They came. They saw. They left.
You might think you know what your customers and prospects want. So many companies and firms operate under assumptions that have worked for them in the past. If you want to change something, have you asked your customers about it? I am not talking about big changes like adding or deleting services, I am talking about things like updating your website. Your clients can tell you where to direct your focus so you do not have to fix everything. It’s a lesson we at Industrial Brand have learned. We want everything to be perfect, but maybe perfection isn’t what our clients expect.
Right now, go look at your website. In about ten seconds, you can probably think of five small things you’d like the site to do better— whether you want it to load faster, sort product listings a certain way, maybe even you think the logo should be tweaked. But what do the people who come to your site really care about? Maybe all those things are going to get done, but maybe they aren’t the right things to focus on. If you’ve got a limited amount of resources to manage your site, as most of us do, you can’t do everything. You have to make choices. Instead of making choices with your gut based on what you see and what annoys you, ask your audience. This is precisely why focus groups and surveys exist.
To be clear, you are not your audience. It’s not that you can’t understand what your audience wants, it’s the fact that you are a content expert but your audience is not. For starters, you have too much knowledge, and believe it or not, this skews your thinking. You (probably) know where every button is, where every button leads, what every obscurely-named tool is designed to do and who should use it. And that’s the problem: your audience doesn’t have the same knowledge. Many of our clients have never, or rarely, survey their customers. We’ve even converted this task into revenue for our clients. When architects or engineers realize how valuable polling can be, clients become impressed by their initiative and end up awarding them projects. There are plenty of cheap (even free) ways to collect simple information on what your users want. Try 4qsurvey or Survey Monkey. We use a post-project survey for our clients in Google Drive, and we compile all kinds of feedback. Then we take that feedback and prioritize.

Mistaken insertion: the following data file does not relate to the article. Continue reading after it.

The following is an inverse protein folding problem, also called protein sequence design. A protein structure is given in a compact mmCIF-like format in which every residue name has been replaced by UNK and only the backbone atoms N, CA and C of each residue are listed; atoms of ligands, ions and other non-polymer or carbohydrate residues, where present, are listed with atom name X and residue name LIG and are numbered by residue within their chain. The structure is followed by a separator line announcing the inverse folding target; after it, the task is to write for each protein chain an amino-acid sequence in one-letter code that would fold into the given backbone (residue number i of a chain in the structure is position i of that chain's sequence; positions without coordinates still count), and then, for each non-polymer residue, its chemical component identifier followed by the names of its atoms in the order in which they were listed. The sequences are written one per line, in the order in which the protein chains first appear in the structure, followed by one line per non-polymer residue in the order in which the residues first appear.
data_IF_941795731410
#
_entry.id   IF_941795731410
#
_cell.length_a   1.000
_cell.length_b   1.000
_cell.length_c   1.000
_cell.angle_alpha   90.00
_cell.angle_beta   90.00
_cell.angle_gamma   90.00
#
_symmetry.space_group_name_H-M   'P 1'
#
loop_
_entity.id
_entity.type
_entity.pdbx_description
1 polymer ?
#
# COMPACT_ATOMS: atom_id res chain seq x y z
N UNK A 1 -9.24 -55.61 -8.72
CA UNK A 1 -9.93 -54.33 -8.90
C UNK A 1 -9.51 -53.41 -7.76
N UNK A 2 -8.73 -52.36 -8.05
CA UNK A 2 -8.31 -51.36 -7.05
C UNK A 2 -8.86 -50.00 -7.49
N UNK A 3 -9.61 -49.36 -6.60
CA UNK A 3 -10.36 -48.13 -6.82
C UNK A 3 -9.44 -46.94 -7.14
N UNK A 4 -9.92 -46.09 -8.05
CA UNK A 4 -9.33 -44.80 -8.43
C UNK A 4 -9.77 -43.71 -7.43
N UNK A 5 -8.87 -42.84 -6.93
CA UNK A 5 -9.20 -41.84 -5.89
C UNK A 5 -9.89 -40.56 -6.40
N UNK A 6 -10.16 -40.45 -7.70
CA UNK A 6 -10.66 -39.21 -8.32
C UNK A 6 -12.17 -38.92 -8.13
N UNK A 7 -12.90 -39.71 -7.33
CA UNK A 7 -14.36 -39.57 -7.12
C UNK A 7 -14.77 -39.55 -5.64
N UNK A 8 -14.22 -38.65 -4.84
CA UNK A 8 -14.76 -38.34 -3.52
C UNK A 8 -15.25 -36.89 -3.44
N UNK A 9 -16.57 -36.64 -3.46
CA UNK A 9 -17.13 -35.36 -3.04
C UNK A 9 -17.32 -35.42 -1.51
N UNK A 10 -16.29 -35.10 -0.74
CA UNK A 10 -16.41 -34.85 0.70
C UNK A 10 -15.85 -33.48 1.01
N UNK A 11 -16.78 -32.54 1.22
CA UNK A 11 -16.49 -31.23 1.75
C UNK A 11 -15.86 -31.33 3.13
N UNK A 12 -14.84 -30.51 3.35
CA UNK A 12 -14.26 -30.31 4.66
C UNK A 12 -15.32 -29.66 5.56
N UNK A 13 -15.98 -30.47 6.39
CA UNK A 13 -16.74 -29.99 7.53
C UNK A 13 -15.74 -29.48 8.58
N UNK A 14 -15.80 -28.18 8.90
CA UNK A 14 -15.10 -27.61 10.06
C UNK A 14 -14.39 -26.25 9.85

If you want more information about surveying (both pre and post-project) and the best way to find out what you need to change, call us. This is what we do.